From REAL Trends, the trusted source for real estate industry news, this is REAL Trending, episode 51. We're breaking down the trends of the week and showing how they impact brokers and agents. I'm Steve Murray, president of REAL Trends, and today, we're discussing the conversion of Fannie and Freddie to truly independent publicly held companies, new lending for young families who are renters, who have inconsistent incomes, and the pressure on brokerage financial results. Let's jump right in.
The federal government, under the Federal Housing Finance Administration, has proposed, after six to eight months of work, the complete restructuring of Fannie and Freddie, in the effort to get them off the balance sheet of the federal government, and to end the implied 100% guarantee of everything they do in the mortgage market.
Those who may not remember or recall, Fannie and Freddie, as a result of their decisions as a publicly held company back in 2006 and 2007, acquired $1.5 trillion, approximately, of junk mortgages, which caused them to default, which caused the federal government to have to inject nearly $180 billion to maintain their solvency. They put them into conservatorship, where they remain to this day.
Meanwhile, Fannie and Freddie returned to great profitability after the downturn, and have far more than paid back the $180 billion, and continue to pay virtually all their earnings to the federal government. It's as if the federal government itself is still in the mortgage business.
Now, FHFA has proposed a new structure, where they are cut loose, for the most part, from any implied or warranted federal guarantee of their operations results. It is thought, strongly thought by many experts, that without the implied or warranted federal government guarantee, that rates would have to rise in the mortgage market, which as Mark Zandi commented, will cause mortgage rates, and likely fees, to go up once Fannie and Freddie are cut loose from the federal government and have to make it on their own.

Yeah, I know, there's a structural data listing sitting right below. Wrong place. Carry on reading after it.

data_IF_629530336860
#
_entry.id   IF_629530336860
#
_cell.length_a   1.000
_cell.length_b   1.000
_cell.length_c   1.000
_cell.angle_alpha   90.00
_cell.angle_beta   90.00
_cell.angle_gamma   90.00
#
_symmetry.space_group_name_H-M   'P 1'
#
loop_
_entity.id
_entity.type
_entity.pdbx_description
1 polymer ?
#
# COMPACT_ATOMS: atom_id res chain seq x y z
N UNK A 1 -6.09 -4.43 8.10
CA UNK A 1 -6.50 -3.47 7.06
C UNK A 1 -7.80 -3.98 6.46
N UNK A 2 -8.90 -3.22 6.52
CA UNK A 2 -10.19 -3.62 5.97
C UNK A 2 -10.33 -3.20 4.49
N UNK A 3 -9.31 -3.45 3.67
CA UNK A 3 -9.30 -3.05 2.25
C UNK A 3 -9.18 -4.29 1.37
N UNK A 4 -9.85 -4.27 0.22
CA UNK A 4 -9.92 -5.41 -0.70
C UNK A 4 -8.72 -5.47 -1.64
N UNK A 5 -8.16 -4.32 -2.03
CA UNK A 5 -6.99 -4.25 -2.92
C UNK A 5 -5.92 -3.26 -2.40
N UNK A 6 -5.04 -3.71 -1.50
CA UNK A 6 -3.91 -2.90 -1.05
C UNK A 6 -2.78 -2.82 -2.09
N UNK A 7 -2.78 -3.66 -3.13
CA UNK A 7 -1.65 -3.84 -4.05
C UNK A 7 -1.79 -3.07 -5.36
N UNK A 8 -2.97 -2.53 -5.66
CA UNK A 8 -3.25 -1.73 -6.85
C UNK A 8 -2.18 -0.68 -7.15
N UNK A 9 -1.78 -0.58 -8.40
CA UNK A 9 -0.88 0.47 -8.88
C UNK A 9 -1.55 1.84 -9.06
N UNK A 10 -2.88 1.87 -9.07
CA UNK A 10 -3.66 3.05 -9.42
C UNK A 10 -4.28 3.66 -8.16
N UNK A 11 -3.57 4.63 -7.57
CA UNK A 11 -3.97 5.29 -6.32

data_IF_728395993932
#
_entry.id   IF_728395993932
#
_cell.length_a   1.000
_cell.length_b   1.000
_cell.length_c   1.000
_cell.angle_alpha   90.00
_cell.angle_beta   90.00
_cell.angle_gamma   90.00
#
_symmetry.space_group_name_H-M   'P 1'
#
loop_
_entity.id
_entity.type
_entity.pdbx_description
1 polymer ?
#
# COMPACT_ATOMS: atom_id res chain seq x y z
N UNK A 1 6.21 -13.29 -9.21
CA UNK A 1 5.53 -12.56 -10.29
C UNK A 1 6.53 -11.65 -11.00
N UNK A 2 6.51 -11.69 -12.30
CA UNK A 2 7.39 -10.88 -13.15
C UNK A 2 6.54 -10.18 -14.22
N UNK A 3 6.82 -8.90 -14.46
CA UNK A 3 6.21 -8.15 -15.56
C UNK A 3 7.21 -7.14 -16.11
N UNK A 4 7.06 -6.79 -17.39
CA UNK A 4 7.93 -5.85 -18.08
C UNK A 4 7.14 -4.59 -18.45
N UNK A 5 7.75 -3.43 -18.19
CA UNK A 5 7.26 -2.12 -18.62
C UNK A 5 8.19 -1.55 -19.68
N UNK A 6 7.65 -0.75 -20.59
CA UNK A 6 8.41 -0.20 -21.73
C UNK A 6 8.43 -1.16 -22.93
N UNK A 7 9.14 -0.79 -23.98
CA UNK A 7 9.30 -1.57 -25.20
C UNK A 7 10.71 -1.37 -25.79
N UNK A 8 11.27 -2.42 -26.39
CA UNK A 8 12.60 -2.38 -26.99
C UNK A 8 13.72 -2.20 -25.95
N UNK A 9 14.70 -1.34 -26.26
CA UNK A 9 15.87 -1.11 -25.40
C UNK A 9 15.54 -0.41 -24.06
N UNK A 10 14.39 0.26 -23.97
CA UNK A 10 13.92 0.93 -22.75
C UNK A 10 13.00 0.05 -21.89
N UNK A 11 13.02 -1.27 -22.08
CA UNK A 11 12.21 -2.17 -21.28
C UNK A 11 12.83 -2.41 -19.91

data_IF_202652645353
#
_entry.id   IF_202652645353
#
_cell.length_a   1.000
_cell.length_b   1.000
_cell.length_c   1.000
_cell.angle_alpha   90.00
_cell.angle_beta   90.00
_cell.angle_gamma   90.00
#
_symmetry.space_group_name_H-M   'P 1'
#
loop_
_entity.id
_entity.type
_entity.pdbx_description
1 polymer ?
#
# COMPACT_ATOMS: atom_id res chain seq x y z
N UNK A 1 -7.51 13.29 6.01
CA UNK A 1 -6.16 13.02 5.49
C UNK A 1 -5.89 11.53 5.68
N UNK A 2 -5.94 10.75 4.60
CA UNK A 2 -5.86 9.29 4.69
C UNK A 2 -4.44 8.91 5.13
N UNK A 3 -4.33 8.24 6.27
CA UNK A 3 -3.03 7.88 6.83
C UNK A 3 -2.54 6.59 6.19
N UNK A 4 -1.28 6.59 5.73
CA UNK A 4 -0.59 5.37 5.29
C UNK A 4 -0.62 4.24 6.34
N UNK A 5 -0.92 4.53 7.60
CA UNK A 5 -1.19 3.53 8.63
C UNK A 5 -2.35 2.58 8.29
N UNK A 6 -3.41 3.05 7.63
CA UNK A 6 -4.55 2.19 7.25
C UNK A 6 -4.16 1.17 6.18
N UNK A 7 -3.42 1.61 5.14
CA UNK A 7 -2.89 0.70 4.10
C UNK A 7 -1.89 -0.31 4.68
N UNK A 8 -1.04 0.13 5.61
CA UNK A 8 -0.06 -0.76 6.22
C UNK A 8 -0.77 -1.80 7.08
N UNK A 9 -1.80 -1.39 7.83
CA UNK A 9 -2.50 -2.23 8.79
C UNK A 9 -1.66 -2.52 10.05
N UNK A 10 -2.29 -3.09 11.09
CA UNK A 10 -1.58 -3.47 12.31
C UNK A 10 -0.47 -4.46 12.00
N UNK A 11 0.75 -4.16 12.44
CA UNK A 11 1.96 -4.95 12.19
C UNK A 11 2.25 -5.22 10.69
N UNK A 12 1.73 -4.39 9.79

Others think that after an initial period of time, rates may decline actually, as more competition enters the market, especially the secondary market, for mortgages, because certainly there are large financial institutions that would want a piece of the action, and if they're set free to compete with Fannie and Freddie, in fact over a period of time, rates may come down.
Now, this author is not an expert in actually what happens in money markets at that level. Both sides have a compelling story to make. But this much is true: If I'm anybody that's in the lending business, or acquiring financial securities, and I have the absolute, 100% money-back guarantee by the U.S. federal government, I'm going to do all kinds of things, as Fannie and Freddie showed us back in '06 and '07, to fight to gain market share, et cetera.
It is likely a good thing for the country that Fannie and Freddie be set loose, and that they don't have a 100% implied guarantee by the federal government. Part of the proposals do maintain some kind of backstop, just not the full backstop that now is in place. I agree with Zandi. He's an expert. He's called the market many times correctly. We may see rates rise some, but in the long run, competition should drive rates and costs down, simply because there is far more money chasing far fewer great deals in the mortgage market today than ever before.
You may have noticed that the 10-year Treasury bill rate has dropped into the low twos. Mortgage rates have followed that down. A lot of that is due to lack of demand for the money. Where there's competition as to how to lend that money safely and carefully, and there's some kind of a backstop, likely everyone will benefit, including future generations who no longer are backstopping the entire U.S. housing market.
On a second story, an article talked about new lenders who are filling the gap for young families, most of whom are renters, who are in positions where their income may be fine for renting a kind of apartment or single family home, but it's not consistent income. That is, it's not regular and routine, and we all know, being in the business we're in, that could include a lot of real estate agents, who don't know from month to month exactly how many closings they'll have and how much income they'll have.